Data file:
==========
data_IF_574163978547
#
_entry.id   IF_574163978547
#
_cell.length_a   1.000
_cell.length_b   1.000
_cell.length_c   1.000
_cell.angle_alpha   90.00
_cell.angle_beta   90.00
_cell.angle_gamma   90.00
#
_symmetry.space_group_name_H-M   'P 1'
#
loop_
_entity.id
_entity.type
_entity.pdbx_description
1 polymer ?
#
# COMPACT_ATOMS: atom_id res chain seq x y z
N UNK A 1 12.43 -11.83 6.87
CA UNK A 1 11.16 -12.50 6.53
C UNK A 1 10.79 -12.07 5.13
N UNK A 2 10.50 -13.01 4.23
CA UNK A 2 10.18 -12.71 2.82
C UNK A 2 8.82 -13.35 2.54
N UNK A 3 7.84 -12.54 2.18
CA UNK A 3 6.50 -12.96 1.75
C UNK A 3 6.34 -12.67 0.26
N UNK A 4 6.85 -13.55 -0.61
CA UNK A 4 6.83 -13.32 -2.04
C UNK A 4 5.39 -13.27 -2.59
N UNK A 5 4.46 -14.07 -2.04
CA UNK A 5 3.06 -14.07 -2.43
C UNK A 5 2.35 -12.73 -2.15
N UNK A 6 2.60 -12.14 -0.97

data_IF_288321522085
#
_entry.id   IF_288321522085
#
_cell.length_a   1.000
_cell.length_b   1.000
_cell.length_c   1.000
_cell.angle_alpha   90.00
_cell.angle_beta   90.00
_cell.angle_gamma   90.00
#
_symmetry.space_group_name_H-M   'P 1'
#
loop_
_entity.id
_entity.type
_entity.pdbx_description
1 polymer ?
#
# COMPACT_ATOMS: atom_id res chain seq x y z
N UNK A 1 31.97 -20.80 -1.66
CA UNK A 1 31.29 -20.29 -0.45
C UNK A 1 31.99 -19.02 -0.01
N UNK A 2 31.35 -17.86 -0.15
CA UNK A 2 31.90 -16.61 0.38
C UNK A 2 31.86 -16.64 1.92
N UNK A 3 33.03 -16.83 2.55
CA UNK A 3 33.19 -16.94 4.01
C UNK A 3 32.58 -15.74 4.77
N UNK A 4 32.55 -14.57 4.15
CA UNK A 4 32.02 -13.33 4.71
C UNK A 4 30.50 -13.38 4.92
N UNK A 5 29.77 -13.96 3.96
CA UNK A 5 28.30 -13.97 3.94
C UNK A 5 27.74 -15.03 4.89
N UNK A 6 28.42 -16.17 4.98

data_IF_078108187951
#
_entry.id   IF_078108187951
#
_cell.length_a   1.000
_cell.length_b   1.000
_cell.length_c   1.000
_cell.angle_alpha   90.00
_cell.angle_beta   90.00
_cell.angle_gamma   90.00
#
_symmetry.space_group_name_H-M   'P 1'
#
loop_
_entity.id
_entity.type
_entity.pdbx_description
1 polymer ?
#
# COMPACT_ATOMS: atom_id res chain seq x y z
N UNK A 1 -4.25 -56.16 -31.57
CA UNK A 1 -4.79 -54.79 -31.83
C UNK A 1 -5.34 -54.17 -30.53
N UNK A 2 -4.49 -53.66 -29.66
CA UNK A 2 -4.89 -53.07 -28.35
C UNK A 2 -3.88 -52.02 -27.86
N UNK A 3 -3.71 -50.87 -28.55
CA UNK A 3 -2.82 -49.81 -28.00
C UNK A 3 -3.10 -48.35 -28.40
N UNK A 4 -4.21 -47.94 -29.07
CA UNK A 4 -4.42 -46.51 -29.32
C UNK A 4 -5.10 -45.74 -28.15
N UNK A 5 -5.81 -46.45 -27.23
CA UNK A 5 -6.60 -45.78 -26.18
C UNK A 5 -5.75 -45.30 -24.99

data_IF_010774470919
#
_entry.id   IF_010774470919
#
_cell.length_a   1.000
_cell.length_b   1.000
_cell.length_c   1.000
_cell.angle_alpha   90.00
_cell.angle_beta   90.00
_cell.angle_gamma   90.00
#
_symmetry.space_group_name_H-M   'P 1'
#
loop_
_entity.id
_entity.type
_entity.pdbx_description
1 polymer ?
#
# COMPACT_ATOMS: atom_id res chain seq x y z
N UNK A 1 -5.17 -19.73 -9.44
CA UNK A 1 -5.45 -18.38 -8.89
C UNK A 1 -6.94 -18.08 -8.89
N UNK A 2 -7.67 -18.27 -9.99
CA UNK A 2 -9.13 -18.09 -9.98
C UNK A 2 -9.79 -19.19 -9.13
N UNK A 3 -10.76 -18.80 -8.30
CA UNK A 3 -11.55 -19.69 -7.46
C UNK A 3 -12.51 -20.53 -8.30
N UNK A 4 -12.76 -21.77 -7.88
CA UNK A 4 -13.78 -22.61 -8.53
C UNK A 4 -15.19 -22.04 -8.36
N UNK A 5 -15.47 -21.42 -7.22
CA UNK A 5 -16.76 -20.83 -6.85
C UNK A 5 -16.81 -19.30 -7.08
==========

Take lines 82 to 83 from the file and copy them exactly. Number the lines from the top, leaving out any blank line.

_cell.angle_gamma   90.00
#